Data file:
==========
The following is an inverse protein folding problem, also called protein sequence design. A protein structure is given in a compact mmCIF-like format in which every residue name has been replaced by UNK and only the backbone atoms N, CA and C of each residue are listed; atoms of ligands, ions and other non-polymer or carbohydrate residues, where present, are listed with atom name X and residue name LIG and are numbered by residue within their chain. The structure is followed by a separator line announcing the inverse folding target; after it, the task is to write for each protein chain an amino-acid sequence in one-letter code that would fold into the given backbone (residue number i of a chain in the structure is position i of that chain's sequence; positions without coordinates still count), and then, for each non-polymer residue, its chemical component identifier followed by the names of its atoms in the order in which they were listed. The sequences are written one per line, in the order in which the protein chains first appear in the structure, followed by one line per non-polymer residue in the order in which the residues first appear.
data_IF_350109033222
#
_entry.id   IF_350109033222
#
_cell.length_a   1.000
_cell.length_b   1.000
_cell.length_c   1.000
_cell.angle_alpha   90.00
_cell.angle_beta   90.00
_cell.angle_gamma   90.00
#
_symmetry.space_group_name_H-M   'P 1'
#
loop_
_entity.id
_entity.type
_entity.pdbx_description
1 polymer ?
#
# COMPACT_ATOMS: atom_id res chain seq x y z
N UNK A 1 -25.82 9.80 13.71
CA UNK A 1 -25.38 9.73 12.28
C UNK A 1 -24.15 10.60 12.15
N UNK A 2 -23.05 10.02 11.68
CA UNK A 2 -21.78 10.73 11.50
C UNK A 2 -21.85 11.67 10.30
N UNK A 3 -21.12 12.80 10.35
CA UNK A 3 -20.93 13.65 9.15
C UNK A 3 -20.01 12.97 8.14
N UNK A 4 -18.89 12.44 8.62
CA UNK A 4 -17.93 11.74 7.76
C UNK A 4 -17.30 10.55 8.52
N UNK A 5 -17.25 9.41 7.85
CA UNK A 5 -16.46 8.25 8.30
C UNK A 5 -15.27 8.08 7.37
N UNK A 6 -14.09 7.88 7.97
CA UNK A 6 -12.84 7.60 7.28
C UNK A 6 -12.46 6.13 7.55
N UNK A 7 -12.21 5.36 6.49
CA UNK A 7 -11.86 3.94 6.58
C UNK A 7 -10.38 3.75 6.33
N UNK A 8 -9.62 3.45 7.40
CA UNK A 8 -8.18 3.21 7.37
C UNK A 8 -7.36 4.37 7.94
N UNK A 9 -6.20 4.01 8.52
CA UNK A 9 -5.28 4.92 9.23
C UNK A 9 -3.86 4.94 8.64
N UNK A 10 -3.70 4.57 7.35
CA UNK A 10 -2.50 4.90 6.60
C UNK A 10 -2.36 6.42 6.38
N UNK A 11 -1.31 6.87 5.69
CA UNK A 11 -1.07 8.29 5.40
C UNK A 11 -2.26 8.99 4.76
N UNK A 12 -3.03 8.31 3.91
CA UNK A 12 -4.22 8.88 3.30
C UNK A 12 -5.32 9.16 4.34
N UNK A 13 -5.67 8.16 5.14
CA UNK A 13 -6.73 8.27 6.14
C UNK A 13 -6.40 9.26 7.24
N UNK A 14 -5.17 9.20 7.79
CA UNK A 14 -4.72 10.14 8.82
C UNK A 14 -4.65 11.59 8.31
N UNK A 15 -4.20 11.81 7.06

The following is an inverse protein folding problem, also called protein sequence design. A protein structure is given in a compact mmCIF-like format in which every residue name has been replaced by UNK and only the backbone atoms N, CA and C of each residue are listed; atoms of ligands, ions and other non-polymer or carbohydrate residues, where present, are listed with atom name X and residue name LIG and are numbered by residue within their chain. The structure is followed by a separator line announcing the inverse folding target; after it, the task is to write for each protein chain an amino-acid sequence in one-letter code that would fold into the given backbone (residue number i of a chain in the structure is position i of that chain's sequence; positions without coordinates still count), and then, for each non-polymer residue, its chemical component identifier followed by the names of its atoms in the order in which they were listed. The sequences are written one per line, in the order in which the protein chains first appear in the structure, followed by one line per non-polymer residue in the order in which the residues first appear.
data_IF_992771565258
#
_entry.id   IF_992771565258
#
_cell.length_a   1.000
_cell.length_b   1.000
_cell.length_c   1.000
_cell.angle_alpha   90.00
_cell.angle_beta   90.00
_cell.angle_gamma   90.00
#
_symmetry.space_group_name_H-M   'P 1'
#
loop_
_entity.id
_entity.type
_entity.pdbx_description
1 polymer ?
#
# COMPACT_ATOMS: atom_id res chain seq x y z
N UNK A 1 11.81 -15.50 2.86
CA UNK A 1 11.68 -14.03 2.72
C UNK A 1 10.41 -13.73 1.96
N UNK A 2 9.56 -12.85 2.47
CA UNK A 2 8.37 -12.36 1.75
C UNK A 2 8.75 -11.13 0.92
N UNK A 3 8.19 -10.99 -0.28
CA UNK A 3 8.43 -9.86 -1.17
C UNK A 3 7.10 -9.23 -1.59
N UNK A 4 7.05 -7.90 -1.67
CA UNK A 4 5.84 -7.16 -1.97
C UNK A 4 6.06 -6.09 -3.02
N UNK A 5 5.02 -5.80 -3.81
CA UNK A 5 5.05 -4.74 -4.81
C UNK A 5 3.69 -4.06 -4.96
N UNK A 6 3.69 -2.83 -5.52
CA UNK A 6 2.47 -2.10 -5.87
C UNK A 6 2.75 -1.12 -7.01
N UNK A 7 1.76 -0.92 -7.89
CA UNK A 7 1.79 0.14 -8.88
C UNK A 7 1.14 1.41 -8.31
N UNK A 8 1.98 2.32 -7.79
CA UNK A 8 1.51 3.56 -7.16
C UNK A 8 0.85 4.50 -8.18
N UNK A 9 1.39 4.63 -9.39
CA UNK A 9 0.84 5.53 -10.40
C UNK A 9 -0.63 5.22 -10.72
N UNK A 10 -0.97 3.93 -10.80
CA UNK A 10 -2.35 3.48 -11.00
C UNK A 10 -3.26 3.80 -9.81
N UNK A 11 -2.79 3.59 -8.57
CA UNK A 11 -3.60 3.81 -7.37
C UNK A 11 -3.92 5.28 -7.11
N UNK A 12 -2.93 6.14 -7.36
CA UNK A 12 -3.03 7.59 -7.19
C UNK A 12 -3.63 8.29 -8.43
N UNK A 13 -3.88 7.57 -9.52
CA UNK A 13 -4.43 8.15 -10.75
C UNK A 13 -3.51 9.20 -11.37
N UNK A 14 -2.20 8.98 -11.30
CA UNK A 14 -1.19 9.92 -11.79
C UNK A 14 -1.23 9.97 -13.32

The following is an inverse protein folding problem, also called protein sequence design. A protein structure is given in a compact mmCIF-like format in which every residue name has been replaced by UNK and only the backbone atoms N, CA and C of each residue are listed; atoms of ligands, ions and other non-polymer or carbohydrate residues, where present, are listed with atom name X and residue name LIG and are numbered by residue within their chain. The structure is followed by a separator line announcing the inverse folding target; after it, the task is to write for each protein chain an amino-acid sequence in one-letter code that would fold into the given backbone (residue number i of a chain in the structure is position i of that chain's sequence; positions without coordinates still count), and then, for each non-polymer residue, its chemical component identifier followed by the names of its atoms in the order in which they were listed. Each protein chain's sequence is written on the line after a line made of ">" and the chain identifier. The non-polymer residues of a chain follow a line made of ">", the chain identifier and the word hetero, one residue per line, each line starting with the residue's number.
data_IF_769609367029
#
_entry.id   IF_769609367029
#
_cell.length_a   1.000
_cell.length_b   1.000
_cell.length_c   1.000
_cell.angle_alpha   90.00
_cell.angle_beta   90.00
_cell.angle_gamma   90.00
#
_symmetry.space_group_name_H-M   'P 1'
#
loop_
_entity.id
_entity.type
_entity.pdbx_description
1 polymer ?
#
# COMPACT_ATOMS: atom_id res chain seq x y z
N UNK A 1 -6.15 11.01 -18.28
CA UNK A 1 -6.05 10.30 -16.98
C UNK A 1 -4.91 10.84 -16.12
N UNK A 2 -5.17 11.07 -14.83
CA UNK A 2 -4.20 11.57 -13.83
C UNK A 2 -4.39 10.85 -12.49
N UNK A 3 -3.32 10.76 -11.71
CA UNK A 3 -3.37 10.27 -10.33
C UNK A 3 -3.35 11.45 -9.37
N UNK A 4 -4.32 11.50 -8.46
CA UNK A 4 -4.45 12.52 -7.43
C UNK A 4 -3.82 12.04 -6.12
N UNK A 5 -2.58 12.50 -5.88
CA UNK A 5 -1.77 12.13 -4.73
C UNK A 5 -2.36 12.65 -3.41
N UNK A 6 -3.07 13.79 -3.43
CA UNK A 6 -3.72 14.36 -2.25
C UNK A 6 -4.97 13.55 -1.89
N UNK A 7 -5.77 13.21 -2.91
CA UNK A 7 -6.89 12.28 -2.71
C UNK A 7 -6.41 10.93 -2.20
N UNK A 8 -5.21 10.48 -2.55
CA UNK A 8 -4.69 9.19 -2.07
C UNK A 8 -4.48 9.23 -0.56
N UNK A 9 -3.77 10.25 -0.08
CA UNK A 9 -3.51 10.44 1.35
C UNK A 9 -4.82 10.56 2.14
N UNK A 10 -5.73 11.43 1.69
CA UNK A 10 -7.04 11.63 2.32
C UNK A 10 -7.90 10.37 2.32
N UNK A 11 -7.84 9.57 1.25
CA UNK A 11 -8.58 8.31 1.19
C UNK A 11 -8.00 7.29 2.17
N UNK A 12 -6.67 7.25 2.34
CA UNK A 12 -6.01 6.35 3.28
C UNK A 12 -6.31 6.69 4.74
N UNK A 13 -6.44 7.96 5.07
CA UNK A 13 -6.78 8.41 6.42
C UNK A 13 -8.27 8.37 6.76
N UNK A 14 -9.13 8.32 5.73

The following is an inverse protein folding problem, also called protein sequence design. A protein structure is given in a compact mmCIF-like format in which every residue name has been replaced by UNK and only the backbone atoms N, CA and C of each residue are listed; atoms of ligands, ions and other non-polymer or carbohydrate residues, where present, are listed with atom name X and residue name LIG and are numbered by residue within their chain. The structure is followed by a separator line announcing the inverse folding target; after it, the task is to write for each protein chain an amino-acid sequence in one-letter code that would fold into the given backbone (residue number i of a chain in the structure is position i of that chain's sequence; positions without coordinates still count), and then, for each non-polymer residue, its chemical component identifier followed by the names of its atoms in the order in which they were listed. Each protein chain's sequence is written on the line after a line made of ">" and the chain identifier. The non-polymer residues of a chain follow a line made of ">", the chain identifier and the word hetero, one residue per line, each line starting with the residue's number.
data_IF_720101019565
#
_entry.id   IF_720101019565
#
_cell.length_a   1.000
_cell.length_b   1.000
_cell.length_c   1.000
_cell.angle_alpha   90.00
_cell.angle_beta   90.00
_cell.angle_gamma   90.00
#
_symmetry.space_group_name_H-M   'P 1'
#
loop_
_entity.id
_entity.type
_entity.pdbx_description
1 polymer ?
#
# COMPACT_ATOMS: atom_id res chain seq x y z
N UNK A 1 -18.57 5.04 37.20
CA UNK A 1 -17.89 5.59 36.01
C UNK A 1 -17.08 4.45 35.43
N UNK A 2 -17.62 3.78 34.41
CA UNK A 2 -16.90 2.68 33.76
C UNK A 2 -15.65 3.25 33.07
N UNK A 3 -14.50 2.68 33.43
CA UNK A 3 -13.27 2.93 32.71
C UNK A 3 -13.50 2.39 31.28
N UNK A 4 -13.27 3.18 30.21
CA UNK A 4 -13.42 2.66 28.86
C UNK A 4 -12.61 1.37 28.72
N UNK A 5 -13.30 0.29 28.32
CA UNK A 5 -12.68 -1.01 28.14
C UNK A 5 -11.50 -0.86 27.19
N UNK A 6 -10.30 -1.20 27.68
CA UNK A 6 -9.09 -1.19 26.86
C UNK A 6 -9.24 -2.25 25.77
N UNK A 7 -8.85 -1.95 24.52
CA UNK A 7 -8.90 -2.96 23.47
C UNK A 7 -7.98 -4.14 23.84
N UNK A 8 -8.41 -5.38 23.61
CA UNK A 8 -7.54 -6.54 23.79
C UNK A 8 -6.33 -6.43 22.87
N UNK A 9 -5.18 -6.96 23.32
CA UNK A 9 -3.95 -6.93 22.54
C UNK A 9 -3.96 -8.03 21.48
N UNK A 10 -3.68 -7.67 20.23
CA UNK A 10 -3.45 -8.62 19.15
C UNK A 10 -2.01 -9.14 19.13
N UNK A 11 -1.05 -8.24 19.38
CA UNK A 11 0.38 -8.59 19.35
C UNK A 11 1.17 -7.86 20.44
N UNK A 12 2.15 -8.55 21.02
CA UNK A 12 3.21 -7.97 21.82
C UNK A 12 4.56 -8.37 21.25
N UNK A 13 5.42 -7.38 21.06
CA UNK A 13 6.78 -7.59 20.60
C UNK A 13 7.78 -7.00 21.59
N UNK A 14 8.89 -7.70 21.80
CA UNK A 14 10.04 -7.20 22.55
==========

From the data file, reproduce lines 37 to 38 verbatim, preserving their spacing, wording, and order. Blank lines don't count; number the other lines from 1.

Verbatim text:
N UNK A 6 -14.09 7.88 7.97
CA UNK A 6 -12.84 7.60 7.28